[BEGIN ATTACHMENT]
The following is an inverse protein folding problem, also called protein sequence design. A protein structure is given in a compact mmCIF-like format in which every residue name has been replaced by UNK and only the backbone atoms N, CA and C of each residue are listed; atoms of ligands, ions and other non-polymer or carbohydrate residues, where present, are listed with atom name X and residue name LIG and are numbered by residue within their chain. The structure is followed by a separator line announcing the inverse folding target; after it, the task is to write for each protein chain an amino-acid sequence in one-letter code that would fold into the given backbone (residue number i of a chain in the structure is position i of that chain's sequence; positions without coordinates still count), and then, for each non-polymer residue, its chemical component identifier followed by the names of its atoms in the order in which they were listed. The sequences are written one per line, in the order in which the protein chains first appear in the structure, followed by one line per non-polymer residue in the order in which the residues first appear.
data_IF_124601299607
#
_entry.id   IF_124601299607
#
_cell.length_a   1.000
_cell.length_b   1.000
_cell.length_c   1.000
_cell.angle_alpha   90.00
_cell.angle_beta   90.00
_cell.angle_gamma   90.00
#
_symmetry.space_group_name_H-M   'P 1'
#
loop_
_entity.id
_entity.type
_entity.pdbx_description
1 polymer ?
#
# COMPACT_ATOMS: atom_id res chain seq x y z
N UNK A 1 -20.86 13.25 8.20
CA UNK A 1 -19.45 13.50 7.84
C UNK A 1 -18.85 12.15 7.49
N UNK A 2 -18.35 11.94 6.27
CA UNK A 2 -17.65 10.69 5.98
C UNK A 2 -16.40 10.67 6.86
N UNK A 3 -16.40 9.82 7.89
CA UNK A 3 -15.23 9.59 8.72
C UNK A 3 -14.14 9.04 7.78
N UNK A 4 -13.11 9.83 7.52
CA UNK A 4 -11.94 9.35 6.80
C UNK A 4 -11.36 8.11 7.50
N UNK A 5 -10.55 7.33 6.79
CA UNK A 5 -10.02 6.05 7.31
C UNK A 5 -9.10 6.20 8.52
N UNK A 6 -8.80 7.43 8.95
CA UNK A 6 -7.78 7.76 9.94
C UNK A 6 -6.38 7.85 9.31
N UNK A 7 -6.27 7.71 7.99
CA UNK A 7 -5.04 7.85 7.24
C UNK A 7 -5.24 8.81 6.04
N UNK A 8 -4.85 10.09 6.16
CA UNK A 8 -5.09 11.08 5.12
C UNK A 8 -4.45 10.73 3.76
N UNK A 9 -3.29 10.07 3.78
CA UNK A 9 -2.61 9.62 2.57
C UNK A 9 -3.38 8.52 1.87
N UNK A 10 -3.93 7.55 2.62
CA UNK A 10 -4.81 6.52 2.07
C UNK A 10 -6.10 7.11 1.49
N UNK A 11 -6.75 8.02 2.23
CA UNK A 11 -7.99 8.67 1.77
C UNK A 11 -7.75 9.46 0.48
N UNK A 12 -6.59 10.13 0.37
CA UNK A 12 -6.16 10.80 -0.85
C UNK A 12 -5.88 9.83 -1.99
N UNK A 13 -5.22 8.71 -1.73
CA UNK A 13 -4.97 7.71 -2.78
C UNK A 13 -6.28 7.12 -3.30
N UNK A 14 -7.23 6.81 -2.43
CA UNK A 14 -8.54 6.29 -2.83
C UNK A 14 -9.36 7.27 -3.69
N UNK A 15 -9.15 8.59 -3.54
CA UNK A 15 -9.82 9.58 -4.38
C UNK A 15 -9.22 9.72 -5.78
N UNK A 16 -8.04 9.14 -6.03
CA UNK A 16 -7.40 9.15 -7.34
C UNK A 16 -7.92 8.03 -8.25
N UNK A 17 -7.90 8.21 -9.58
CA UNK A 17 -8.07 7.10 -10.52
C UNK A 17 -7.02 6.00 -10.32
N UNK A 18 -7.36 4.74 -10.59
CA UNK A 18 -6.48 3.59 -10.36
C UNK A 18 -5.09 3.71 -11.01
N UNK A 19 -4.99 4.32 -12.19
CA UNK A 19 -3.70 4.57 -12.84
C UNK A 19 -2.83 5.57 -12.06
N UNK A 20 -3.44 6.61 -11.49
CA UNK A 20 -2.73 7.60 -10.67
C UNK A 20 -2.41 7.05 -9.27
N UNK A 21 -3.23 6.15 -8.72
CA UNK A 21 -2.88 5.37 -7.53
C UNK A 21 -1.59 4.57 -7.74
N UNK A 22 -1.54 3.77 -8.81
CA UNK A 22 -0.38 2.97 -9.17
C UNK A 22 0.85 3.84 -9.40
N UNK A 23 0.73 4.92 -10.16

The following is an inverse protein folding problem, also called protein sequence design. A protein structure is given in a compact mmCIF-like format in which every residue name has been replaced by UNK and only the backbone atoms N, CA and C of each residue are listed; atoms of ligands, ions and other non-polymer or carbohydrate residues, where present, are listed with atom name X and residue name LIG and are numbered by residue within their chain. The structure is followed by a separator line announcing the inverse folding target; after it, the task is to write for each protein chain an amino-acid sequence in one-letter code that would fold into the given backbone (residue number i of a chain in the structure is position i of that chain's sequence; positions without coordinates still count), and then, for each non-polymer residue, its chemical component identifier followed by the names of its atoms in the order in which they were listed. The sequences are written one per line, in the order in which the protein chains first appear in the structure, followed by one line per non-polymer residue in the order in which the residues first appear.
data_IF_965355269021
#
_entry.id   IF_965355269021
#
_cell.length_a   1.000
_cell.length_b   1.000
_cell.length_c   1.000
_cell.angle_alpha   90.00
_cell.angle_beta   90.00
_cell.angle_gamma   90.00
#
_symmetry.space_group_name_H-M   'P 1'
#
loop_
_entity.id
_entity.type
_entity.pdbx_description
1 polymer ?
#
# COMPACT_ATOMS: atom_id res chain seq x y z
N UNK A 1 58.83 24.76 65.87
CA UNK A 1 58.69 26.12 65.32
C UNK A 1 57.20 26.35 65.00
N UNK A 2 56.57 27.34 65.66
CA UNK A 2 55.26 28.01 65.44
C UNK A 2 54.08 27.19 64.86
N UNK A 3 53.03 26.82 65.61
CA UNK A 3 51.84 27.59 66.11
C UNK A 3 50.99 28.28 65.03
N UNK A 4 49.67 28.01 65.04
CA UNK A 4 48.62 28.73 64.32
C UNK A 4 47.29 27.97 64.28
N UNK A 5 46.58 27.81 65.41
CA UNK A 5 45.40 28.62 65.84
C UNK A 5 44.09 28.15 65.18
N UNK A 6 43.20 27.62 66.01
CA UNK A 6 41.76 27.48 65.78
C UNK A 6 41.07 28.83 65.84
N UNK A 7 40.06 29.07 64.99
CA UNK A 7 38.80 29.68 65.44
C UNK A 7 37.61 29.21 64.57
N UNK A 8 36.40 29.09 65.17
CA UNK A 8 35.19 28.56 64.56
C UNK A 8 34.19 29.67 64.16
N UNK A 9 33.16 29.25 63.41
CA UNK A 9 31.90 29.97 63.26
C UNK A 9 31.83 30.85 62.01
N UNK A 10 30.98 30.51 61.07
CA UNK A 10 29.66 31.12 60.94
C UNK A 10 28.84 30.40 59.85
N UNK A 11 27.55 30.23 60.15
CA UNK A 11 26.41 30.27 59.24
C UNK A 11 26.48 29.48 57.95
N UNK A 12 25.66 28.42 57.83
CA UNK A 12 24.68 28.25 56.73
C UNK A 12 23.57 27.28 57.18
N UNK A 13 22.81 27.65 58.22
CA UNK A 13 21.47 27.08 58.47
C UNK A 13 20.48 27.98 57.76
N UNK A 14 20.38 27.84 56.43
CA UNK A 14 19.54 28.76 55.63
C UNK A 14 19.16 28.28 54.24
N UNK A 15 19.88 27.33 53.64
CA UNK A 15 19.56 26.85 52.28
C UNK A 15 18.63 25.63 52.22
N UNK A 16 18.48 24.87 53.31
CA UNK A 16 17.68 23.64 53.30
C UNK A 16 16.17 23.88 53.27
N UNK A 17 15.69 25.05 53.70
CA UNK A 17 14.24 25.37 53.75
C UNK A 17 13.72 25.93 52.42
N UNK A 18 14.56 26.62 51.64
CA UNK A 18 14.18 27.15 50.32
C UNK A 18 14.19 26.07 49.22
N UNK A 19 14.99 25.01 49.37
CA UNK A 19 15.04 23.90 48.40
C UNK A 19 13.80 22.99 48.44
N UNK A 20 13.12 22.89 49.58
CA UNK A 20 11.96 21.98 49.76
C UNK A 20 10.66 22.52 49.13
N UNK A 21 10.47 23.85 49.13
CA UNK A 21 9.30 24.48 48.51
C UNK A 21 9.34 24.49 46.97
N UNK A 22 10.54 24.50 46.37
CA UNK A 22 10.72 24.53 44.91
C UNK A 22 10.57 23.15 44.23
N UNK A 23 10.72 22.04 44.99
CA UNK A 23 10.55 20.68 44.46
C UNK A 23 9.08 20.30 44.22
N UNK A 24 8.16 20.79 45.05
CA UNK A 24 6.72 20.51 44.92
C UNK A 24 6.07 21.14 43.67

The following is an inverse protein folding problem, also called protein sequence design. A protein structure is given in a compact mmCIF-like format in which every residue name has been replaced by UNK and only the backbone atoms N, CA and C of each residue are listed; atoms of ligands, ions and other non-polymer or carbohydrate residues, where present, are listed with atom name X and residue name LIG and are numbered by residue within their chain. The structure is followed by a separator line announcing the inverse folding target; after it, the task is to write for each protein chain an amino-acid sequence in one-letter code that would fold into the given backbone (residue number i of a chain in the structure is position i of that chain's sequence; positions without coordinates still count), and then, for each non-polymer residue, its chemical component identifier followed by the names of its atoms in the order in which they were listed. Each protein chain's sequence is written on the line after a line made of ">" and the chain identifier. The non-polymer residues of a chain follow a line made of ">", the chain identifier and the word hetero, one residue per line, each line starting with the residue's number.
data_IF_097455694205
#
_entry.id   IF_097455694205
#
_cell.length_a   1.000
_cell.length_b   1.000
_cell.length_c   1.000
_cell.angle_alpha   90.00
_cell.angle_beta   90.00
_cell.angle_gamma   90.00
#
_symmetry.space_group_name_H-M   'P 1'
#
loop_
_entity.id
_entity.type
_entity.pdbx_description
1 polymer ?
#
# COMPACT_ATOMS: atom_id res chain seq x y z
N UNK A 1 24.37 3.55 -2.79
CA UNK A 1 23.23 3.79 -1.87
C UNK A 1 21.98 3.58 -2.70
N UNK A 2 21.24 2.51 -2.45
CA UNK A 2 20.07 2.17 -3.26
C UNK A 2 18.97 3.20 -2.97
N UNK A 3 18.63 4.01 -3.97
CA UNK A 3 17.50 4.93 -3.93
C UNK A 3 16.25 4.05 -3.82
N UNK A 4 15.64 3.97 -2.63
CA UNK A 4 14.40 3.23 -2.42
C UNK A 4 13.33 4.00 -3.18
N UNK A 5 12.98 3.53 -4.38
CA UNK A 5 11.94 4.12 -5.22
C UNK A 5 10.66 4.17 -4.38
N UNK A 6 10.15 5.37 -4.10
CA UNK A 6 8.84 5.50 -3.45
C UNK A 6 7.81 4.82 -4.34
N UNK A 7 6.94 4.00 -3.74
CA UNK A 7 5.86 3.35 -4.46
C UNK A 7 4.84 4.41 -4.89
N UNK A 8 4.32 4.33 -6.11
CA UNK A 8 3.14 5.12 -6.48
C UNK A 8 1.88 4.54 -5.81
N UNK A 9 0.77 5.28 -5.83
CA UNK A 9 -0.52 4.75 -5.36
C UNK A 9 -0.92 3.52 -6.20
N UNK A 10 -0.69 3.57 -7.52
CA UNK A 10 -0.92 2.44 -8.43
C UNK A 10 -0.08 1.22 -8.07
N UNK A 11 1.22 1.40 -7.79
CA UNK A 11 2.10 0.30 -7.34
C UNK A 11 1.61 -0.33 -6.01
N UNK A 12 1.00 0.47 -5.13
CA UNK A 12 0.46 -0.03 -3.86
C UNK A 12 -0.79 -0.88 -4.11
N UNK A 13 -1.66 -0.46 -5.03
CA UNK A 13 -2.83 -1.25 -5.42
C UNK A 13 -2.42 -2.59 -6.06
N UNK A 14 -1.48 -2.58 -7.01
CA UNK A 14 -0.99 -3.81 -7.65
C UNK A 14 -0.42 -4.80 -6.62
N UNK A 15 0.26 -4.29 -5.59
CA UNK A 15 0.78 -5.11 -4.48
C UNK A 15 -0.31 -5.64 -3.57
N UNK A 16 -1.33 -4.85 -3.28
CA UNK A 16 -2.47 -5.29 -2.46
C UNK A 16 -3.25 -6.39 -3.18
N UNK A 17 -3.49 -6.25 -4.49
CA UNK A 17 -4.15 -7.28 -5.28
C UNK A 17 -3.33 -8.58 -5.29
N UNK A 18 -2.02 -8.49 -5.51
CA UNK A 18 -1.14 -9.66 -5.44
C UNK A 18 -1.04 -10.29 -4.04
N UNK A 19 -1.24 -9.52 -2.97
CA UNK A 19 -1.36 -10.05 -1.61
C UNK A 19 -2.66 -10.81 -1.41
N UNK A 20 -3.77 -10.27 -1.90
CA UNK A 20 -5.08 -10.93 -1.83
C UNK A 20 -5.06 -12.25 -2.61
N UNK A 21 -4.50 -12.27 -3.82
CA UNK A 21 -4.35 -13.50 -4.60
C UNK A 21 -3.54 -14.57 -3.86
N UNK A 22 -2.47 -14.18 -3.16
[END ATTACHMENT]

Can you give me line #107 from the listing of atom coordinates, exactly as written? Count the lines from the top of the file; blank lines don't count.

1 polymer ?